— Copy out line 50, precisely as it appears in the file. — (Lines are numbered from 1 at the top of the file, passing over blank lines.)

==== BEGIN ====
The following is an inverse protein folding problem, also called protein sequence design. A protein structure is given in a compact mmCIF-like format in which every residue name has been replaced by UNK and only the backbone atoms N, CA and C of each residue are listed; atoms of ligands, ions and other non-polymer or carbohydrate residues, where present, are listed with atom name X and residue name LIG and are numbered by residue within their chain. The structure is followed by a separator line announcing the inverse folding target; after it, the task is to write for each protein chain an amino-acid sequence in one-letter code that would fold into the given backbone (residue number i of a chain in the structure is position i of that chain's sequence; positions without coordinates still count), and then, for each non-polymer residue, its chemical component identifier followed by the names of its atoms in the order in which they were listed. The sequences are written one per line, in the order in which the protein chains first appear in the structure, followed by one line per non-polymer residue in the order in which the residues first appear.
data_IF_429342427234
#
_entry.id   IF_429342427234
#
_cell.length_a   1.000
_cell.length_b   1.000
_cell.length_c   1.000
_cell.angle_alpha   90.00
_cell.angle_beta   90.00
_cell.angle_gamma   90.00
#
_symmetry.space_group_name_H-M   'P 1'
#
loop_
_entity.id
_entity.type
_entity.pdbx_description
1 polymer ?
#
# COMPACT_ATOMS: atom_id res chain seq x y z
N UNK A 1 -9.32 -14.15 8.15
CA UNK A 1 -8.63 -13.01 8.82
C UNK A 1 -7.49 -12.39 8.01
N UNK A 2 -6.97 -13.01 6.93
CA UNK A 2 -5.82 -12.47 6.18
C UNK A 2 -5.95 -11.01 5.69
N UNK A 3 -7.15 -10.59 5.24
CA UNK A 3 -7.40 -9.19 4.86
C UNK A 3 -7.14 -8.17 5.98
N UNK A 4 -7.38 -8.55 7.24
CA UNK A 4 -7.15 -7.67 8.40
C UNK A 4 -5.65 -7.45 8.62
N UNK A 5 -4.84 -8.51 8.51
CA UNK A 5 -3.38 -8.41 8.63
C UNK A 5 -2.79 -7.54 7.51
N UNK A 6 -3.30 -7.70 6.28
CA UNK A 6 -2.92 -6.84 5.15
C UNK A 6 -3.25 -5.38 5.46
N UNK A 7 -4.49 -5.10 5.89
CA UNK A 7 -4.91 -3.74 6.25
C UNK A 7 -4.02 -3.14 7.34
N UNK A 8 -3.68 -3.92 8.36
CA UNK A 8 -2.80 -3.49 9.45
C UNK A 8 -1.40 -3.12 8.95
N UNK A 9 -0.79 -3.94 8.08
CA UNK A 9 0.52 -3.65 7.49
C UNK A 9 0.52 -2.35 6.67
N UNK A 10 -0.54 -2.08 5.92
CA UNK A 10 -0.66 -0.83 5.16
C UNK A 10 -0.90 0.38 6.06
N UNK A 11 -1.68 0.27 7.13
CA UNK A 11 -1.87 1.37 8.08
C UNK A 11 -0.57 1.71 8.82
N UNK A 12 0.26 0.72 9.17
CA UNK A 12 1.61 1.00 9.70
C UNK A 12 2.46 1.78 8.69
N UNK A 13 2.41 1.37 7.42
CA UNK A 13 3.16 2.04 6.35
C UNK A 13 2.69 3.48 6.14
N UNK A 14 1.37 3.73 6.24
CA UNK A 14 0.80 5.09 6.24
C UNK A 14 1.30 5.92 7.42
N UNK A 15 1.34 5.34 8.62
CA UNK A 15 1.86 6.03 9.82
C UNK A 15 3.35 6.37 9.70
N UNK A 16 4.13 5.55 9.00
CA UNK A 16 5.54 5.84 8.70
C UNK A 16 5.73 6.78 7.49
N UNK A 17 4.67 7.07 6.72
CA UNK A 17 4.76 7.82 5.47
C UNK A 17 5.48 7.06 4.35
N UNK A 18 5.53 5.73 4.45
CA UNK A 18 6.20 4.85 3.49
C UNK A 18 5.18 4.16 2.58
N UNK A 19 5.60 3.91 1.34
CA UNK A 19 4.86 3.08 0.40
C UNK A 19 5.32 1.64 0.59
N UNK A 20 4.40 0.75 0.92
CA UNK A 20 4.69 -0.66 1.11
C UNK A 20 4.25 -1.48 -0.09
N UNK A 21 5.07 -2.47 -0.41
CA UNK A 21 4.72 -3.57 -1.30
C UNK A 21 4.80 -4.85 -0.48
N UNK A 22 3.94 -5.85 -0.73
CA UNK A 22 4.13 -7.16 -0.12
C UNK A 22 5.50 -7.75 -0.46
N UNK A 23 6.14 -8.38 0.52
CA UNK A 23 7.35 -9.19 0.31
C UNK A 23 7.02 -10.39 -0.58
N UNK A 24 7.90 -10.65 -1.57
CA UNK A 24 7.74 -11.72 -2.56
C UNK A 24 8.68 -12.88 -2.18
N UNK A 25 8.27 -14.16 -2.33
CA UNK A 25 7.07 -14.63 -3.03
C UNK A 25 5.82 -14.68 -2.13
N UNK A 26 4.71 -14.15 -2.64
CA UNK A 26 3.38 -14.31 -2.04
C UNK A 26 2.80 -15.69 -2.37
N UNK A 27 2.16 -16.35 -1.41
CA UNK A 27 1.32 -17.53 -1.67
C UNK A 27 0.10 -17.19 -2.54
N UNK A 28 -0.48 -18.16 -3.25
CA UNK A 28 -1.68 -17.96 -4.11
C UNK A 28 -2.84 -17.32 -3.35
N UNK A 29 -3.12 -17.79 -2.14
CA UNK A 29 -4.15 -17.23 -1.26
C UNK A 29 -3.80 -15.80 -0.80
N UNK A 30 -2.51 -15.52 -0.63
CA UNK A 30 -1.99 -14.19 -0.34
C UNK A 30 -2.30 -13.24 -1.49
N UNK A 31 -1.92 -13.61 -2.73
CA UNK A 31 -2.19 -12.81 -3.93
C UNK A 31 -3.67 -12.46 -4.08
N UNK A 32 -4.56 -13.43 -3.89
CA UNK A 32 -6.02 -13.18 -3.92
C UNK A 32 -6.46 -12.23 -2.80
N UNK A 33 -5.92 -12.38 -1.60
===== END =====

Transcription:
CA UNK A 10 -0.66 -0.83 5.16